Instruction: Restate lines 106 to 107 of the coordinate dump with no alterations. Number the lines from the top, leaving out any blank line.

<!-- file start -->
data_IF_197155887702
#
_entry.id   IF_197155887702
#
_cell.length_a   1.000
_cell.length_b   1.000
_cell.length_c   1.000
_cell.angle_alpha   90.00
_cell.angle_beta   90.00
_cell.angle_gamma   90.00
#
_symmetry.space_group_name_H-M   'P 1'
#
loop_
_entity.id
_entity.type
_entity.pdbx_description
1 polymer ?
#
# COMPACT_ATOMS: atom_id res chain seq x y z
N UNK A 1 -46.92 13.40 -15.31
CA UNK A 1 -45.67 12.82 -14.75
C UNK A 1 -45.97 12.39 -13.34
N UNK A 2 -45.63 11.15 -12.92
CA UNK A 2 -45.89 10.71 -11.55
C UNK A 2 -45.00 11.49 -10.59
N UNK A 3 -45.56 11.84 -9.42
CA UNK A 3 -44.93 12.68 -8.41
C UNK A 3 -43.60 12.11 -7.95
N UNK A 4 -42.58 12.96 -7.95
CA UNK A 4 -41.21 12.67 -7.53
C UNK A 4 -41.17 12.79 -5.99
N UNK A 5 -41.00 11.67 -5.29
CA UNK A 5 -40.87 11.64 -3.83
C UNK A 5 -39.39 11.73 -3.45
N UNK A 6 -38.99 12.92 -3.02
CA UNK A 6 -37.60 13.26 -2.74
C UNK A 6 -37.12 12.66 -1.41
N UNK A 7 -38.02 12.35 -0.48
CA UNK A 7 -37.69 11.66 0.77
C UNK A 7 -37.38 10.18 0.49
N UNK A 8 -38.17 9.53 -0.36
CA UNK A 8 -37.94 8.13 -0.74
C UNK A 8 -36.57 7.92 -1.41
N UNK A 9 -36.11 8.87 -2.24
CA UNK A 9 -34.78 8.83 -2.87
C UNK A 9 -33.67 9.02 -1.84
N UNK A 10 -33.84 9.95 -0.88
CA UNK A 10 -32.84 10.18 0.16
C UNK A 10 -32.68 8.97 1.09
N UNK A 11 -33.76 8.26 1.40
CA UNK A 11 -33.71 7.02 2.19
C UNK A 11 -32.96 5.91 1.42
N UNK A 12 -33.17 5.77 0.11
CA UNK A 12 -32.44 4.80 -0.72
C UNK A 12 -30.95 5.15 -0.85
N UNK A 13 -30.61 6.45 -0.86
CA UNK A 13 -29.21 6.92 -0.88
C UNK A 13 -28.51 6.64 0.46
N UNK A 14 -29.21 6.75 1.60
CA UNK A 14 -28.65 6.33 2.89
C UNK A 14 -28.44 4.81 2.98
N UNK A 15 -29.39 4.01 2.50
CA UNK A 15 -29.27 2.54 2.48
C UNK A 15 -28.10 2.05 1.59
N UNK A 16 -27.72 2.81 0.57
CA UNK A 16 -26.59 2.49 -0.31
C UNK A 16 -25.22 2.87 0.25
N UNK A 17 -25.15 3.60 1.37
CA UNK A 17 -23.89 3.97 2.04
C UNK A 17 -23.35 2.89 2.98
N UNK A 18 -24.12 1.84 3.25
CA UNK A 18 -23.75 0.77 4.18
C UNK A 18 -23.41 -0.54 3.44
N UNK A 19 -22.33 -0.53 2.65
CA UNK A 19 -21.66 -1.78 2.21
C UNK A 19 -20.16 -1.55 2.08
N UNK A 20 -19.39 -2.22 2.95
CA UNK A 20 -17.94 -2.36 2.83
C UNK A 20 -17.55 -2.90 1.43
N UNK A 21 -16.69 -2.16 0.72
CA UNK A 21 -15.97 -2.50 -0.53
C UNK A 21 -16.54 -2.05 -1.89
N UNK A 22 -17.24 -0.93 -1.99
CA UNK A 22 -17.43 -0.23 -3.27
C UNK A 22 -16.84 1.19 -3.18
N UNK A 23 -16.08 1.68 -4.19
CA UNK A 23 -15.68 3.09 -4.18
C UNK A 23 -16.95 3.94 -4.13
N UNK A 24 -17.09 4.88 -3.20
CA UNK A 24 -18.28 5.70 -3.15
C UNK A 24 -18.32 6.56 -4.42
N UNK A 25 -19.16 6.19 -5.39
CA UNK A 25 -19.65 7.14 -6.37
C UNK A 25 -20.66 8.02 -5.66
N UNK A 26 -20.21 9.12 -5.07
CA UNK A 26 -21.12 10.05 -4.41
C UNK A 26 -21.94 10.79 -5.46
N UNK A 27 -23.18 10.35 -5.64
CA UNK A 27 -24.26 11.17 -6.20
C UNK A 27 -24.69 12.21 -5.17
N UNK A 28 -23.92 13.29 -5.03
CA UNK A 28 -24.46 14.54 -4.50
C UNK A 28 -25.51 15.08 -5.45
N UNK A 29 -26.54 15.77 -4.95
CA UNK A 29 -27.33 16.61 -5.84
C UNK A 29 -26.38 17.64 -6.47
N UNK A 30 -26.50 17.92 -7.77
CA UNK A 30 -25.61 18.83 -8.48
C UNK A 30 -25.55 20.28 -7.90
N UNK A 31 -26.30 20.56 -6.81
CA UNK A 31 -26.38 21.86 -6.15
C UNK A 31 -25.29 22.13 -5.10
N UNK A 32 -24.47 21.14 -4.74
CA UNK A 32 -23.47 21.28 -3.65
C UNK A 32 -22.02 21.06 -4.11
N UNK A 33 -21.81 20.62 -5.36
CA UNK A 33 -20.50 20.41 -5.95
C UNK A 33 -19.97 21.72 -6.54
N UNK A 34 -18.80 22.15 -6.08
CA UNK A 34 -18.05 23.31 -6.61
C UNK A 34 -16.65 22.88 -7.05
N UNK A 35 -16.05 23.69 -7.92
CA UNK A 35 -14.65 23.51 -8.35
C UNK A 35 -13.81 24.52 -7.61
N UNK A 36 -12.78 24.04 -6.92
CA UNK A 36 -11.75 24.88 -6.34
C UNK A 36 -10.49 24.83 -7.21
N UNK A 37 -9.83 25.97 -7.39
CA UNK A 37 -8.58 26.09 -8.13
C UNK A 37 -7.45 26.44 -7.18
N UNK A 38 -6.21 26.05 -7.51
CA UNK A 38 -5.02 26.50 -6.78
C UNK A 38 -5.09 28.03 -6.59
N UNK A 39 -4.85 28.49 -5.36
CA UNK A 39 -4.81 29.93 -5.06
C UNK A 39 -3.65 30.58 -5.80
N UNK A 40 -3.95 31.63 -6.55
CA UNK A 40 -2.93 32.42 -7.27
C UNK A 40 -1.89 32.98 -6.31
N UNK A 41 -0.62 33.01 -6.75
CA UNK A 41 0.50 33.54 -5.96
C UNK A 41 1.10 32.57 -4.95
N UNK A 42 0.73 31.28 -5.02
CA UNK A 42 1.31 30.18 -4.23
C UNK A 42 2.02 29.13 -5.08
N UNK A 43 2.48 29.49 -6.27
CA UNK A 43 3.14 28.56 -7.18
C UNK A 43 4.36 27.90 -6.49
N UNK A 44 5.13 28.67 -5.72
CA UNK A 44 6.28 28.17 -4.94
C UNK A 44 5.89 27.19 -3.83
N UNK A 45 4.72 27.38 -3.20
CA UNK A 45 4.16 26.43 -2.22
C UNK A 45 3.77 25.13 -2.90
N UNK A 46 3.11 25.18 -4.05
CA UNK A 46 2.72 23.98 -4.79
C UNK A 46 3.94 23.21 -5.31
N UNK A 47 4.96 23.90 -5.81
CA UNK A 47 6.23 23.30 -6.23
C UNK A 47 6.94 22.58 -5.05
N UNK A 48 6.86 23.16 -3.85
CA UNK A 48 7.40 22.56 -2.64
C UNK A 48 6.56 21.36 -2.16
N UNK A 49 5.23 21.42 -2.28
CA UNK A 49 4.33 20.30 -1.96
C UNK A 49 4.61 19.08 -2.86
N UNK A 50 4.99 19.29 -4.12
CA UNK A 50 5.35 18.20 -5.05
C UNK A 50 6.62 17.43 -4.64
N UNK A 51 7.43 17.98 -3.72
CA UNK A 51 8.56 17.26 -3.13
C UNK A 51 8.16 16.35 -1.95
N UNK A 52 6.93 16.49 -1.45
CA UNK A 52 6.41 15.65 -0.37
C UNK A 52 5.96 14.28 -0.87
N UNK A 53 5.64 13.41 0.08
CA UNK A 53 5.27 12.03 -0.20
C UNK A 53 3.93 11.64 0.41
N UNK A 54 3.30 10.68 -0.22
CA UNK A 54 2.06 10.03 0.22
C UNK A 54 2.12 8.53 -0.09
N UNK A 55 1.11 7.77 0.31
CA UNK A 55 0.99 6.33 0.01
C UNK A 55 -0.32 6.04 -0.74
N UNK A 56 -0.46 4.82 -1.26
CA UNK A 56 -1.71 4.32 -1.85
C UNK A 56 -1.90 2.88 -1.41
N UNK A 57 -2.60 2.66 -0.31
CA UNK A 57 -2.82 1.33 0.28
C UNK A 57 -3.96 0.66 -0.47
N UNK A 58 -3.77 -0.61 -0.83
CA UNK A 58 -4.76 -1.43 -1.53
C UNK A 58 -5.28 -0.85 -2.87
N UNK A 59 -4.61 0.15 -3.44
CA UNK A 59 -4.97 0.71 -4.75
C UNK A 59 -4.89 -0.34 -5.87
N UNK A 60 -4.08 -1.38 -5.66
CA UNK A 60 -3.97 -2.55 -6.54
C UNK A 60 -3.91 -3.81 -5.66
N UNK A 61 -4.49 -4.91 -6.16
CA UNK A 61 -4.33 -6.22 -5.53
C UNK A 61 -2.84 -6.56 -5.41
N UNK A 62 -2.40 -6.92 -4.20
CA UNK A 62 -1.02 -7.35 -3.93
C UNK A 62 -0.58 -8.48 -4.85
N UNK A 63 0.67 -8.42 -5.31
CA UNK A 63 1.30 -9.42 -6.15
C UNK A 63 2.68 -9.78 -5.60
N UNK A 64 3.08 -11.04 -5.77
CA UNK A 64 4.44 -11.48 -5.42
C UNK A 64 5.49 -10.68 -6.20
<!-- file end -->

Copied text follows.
CA UNK A 29 -27.33 16.61 -5.84
C UNK A 29 -26.38 17.64 -6.47